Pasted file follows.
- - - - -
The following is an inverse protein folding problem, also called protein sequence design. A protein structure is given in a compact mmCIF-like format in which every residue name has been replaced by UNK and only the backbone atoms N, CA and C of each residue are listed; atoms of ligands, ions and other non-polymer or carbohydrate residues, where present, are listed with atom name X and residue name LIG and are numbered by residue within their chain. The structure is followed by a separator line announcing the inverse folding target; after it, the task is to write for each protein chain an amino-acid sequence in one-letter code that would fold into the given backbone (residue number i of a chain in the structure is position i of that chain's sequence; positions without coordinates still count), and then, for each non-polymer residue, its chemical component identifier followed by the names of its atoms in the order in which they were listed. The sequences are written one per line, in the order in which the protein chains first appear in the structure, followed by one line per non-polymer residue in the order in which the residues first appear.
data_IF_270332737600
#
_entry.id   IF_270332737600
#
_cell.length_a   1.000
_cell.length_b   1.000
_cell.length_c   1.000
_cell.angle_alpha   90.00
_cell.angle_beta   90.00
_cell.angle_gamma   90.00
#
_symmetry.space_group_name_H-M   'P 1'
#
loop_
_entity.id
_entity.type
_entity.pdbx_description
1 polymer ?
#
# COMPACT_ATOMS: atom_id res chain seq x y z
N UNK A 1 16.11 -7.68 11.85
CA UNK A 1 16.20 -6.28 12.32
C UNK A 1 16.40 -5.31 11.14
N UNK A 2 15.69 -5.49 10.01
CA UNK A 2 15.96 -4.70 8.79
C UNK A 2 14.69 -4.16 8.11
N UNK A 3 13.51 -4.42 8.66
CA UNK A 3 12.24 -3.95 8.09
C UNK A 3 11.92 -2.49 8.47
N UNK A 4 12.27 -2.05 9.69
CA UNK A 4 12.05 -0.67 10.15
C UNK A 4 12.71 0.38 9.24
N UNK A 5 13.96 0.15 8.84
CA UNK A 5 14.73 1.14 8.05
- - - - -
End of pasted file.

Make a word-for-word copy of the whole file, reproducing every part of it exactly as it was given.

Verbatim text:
The following is an inverse protein folding problem, also called protein sequence design. A protein structure is given in a compact mmCIF-like format in which every residue name has been replaced by UNK and only the backbone atoms N, CA and C of each residue are listed; atoms of ligands, ions and other non-polymer or carbohydrate residues, where present, are listed with atom name X and residue name LIG and are numbered by residue within their chain. The structure is followed by a separator line announcing the inverse folding target; after it, the task is to write for each protein chain an amino-acid sequence in one-letter code that would fold into the given backbone (residue number i of a chain in the structure is position i of that chain's sequence; positions without coordinates still count), and then, for each non-polymer residue, its chemical component identifier followed by the names of its atoms in the order in which they were listed. The sequences are written one per line, in the order in which the protein chains first appear in the structure, followed by one line per non-polymer residue in the order in which the residues first appear.
data_IF_270332737600
#
_entry.id   IF_270332737600
#
_cell.length_a   1.000
_cell.length_b   1.000
_cell.length_c   1.000
_cell.angle_alpha   90.00
_cell.angle_beta   90.00
_cell.angle_gamma   90.00
#
_symmetry.space_group_name_H-M   'P 1'
#
loop_
_entity.id
_entity.type
_entity.pdbx_description
1 polymer ?
#
# COMPACT_ATOMS: atom_id res chain seq x y z
N UNK A 1 16.11 -7.68 11.85
CA UNK A 1 16.20 -6.28 12.32
C UNK A 1 16.40 -5.31 11.14
N UNK A 2 15.69 -5.49 10.01
CA UNK A 2 15.96 -4.70 8.79
C UNK A 2 14.69 -4.16 8.11
N UNK A 3 13.51 -4.42 8.66
CA UNK A 3 12.24 -3.95 8.09
C UNK A 3 11.92 -2.49 8.47
N UNK A 4 12.27 -2.05 9.69
CA UNK A 4 12.05 -0.67 10.15
C UNK A 4 12.71 0.38 9.24
N UNK A 5 13.96 0.15 8.84
CA UNK A 5 14.73 1.14 8.05